Marcott, Shakun, Clark and Mix did not use the published dates for ocean cores, instead substituting their own dates. The validity of Marcott-Shakun re-dating will be discussed below, but first, to show that the re-dating “matters” (TM-climate science), here is a graph showing reconstructions using alkenones (31 of 73 proxies) in Marcott style, comparing the results with published dates (red) to results with Marcott-Shakun dates (black). As you see, there is a persistent decline in the alkenone reconstruction in the 20th century using published dates, but a 20th century increase using Marcott-Shakun dates. (It is taking all my will power not to make an obvious comment at this point.)
Figure 1. Reconstructions from alkenone proxies in Marcott style. Red- using published dates; black- using Marcott-Shakun dates.
Marcott et al archived an alkenone reconstruction. There are discrepancies between the above emulation and the archived reconstruction, a topic that I’ll return to on another occasion. (I’ve tried diligently to reconcile, but am thus far unable. Perhaps due to some misunderstanding on my part of Marcott methodology, some inconsistency between data as used and data as archived or something else.) However, I do not believe that this matters for the purposes of using my emulation methodology to illustrate the effect of Marcott-Shakun re-dating.
ALkenone Core Re-dating
The table below summarizes Marcott-Shakun redating for all alkenone cores with either published end-date or Marcott end-date being less than 50 BP (AD1900). I’ve also shown the closing temperature of each series (“close”) after the two Marcot re-centering steps (as I understand them).
The final date of the Marcott reconstruction is AD1940 (BP10). Only three cores contributed to the final value of the reconstruction with published dates ( “pubend” less than 10): the MD01-2421 splice, OCE326-GGC30 and M35004-4. Two of these cores have very negative values. Marcot et al re-dated both of these cores so that neither contributed to the closing period: the MD01-2421 splice to a fraction of a year prior to 1940, barely missing eligibility; OCE326-GGC30 is re-dated 191 years earlier – into the 18th century.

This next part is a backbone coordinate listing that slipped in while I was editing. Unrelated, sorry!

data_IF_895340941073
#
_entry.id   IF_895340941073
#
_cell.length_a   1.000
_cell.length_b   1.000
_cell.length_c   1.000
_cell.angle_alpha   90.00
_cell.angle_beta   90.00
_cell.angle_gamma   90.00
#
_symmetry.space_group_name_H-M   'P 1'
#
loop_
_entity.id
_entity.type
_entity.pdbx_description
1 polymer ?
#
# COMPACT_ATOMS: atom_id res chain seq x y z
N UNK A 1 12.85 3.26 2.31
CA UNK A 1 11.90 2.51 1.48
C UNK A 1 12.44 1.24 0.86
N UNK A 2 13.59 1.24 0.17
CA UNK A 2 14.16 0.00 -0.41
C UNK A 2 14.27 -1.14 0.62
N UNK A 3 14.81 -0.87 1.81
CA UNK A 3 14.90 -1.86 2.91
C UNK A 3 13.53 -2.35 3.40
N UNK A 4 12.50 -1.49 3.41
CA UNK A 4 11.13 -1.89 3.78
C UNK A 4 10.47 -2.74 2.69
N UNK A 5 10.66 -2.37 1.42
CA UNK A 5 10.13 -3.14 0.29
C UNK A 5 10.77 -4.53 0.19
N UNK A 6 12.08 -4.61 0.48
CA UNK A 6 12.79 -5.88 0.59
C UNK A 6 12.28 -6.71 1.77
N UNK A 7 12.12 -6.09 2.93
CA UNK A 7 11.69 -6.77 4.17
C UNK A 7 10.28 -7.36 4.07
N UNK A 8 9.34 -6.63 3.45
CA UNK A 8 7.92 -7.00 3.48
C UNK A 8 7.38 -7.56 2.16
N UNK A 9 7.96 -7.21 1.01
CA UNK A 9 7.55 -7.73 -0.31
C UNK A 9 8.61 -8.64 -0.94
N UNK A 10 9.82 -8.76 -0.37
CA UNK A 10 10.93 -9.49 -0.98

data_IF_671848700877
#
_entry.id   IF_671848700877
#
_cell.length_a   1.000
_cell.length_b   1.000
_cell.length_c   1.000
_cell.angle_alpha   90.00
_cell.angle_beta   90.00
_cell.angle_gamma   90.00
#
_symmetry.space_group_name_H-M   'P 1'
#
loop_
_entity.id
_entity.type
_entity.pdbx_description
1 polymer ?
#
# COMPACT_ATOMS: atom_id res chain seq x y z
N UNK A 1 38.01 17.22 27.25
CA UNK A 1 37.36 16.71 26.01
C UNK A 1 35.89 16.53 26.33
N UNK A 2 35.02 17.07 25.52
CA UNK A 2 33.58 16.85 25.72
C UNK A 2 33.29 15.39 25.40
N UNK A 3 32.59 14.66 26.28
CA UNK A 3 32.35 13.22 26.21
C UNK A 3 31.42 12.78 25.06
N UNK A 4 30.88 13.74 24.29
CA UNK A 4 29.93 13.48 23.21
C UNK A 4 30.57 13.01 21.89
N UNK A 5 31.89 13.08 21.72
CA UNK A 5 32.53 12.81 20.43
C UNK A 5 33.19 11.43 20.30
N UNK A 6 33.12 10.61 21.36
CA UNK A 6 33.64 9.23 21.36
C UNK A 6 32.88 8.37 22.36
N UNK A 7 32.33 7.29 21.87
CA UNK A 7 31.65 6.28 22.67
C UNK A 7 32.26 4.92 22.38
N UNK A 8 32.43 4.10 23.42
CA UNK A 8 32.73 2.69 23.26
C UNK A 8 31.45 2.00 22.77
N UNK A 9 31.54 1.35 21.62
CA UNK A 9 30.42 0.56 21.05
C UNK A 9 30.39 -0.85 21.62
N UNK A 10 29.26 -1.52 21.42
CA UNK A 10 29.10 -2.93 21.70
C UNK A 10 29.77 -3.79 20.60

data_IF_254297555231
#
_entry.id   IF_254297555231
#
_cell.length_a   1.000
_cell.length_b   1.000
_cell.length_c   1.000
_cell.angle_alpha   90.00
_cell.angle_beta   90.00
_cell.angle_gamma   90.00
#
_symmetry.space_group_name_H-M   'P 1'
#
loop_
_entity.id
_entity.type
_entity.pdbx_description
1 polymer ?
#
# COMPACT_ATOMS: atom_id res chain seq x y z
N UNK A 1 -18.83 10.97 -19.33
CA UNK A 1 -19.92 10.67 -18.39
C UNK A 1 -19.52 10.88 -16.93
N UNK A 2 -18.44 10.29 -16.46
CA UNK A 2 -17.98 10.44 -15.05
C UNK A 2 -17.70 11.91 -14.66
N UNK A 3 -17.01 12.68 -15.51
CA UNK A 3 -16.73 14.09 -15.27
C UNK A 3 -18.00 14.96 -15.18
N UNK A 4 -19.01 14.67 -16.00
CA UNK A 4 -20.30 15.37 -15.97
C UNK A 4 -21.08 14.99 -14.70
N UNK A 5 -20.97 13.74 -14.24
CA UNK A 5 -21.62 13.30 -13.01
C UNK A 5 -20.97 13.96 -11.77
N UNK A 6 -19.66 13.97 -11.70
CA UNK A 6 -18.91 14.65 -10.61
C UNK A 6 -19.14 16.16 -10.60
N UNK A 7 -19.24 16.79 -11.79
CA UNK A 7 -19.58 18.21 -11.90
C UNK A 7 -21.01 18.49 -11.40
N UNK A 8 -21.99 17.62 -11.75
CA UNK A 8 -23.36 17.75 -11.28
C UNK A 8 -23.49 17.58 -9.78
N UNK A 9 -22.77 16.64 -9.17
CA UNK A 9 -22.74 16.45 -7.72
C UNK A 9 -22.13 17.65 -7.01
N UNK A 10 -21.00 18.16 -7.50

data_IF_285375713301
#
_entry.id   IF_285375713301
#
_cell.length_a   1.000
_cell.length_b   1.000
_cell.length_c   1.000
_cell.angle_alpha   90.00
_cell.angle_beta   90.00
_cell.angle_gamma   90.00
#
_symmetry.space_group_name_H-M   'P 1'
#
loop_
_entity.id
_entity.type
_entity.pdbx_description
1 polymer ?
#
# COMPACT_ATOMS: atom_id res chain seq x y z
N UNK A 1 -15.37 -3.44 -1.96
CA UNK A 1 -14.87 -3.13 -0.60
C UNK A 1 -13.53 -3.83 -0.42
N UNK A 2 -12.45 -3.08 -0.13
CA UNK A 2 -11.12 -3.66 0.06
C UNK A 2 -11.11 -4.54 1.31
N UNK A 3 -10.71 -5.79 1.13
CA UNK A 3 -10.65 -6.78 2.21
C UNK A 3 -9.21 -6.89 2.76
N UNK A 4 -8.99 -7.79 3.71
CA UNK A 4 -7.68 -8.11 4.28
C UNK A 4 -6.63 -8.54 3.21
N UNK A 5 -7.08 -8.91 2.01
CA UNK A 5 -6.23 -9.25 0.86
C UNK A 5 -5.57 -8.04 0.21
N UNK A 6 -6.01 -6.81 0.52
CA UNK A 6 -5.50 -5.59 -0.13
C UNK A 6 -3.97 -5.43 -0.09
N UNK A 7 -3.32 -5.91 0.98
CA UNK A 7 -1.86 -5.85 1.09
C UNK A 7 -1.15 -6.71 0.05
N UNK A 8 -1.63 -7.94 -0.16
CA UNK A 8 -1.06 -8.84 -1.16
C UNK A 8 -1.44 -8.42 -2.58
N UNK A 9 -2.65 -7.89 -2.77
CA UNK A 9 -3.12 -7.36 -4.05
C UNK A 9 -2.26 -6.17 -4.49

Re-populating the closing date are 5 cores with published coretops earlier than AD10, in some cases much earlier. The coretop of MD95-2043, for example, was published as 10th century, but was re-dated by Marcott over 1000 years later to “0 BP”. MD95-2011 and MD-2015 were redated by 510 and 690 years respectively. All five re-dated cores contributing to the AD1940 reconstruction had positive values.
In a follow-up post, I’ll examine the validity of Marcott-Shakun redating. If the relevant specialists had been aware of or consulted on the Marcott-Shakun redating, I’m sure that they would have contested it.
Jean S had observed that the Marcott thesis had already described a re-dating of the cores using CALIB 6.0.1 as follows:
All radiocarbon based ages were recalibrated with CALIB 6.0.1 using INTCAL09 and its protocol (Reimer, 2009) for the site-specific locations and materials. Marine reservoir ages were taken from the originally published manuscripts.
The SI to Marcott et al made an essentially identical statement (pdf, 8):
The majority of our age-control points are based on radiocarbon dates. In order to compare the records appropriately, we recalibrated all radiocarbon dates with Calib 6.0.1 using INTCAL09 and its protocol (1) for the site-specific locations and materials. Any reservoir ages used in the ocean datasets followed the original authors’ suggested values, and were held constant unless otherwise stated in the original publication.
However, the re-dating described above is SUBSEQUENT to the Marcott thesis. (I’ve confirmed this by examining plots of individual proxies on pages 200-201 of the thesis. End dates illustrated in the thesis correspond more or less to published end dates and do not reflect the wholesale redating of the Science article.
I was unable to locate any reference to the wholesale re-dating in the text of Marcott et al 2013. The closest thing to a mention is the following statement in the SI:
Core tops are assumed to be 1950 AD unless otherwise indicated in original publication.
However, something more than this is going on. In some cases, Marcott et al have re-dated core tops indicated as 0 BP in the original publication. (Perhaps with justification, but this is not reported.) In other cases, core tops have been assigned to 0 BP even though different dates have been reported in the original publication. In another important case (of YAD061 significance as I will later discuss), Marcott et al ignored a major dating caveat of the original publication.
Examination of the re-dating of individual cores will give an interesting perspective on the cores themselves – an issue that, in my opinion, ought to have been addressed in technical terms by the authors. More on this in a forthcoming post.
The moral of today’s post for ocean cores. Are you an ocean core that is tired of your current date? Does your current date make you feel too old? Or does it make you feel too young? Try the Marcott-Shakun dating service. Ashley Madison for ocean cores. Confidentiality is guaranteed.